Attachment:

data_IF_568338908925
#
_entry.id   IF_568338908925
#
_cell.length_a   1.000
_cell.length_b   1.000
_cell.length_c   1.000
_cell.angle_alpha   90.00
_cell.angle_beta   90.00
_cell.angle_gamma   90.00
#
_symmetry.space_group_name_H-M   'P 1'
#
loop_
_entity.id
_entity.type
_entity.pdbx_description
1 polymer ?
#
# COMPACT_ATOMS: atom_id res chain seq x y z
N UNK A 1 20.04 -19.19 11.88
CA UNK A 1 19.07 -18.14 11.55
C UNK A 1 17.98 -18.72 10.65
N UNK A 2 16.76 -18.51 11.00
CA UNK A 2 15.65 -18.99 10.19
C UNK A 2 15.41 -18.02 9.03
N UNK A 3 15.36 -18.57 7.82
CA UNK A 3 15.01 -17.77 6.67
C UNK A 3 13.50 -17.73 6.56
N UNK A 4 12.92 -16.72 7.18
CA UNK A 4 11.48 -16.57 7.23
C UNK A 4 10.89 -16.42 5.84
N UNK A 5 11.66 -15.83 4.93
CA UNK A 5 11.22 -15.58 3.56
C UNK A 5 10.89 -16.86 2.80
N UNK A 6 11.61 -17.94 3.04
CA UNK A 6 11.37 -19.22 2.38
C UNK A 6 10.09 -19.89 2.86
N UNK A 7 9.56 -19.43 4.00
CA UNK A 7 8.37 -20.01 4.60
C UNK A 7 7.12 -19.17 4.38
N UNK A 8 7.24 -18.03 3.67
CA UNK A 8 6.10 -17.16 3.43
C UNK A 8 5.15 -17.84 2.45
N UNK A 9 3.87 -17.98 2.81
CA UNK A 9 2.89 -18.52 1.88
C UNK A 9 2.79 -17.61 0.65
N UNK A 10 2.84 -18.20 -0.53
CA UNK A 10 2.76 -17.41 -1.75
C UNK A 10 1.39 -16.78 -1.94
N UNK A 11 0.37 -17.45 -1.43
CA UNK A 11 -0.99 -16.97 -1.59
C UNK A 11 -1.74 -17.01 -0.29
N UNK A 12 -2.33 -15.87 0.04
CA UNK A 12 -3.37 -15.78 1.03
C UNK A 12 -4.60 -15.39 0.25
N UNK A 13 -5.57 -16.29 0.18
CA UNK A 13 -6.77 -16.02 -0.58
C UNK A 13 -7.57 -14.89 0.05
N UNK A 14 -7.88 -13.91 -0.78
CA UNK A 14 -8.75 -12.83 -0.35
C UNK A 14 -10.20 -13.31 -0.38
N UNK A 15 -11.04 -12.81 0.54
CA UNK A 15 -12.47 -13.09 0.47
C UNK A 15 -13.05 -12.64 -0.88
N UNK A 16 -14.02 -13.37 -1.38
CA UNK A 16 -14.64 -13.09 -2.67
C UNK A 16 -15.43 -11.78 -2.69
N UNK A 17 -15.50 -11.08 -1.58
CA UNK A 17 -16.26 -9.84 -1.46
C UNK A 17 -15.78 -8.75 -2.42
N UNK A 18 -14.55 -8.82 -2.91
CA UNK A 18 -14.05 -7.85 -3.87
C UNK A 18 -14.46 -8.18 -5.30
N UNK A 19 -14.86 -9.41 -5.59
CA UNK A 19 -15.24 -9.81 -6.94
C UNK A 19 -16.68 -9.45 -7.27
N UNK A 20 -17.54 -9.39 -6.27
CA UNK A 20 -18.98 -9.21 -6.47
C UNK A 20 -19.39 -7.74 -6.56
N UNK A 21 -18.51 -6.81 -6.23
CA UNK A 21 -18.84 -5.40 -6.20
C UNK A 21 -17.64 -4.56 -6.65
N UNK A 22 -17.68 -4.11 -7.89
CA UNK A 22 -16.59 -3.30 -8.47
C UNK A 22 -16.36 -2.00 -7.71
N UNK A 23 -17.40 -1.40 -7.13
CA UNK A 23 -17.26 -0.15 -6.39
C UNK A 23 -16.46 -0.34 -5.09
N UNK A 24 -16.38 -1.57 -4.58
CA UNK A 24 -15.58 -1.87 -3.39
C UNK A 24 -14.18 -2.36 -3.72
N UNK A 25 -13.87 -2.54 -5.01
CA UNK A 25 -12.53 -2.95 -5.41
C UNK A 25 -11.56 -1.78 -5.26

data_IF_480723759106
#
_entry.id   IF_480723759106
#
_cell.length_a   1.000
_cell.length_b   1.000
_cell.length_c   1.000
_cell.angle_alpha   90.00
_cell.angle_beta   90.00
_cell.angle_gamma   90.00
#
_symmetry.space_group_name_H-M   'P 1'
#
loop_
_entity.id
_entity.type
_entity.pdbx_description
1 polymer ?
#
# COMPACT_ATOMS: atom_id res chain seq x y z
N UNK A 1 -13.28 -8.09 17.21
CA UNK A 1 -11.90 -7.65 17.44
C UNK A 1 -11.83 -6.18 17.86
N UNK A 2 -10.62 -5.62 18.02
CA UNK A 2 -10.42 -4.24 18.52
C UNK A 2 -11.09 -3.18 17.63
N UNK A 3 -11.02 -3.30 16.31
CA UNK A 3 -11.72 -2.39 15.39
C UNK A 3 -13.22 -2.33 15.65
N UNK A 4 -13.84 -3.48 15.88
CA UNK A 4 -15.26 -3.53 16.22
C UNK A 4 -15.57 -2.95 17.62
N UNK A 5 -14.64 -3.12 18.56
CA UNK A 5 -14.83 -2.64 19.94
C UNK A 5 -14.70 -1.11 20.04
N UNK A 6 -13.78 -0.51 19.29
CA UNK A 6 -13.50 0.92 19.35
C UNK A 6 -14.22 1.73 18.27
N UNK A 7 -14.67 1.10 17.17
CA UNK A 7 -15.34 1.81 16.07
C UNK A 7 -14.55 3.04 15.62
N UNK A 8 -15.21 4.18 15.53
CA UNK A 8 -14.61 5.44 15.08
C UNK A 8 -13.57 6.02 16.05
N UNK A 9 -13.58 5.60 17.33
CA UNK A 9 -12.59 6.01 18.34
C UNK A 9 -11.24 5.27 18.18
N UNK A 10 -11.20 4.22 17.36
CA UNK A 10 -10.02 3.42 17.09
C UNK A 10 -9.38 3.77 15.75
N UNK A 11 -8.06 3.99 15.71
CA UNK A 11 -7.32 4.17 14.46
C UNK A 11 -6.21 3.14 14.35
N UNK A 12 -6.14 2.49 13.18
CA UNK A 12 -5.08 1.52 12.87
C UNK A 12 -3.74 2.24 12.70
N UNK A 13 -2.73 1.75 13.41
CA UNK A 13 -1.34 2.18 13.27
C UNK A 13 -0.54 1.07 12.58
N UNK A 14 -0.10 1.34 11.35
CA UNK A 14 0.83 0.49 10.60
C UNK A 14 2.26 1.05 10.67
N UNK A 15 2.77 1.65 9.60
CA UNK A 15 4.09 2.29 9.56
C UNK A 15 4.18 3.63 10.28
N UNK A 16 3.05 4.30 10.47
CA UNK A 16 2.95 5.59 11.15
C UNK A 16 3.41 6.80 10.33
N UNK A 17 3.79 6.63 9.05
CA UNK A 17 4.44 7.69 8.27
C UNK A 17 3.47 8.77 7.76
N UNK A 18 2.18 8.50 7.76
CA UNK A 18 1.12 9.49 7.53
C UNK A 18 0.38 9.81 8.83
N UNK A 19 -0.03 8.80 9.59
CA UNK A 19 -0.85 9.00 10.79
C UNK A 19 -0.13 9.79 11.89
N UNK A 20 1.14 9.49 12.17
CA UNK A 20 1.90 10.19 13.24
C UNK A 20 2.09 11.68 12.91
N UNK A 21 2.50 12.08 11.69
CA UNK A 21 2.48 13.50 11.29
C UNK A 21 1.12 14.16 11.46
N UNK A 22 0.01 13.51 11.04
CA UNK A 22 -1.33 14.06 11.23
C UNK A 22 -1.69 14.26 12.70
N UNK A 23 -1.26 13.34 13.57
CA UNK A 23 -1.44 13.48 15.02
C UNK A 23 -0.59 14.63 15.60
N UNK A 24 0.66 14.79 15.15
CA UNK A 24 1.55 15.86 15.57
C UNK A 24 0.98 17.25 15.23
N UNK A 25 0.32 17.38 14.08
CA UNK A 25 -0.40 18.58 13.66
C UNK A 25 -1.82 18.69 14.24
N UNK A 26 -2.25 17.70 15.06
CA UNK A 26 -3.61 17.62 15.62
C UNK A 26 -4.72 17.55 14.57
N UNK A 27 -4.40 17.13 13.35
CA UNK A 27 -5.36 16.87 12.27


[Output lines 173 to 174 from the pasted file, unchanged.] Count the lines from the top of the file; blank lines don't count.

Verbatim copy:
N UNK A 20 1.14 9.49 12.17
CA UNK A 20 1.90 10.19 13.24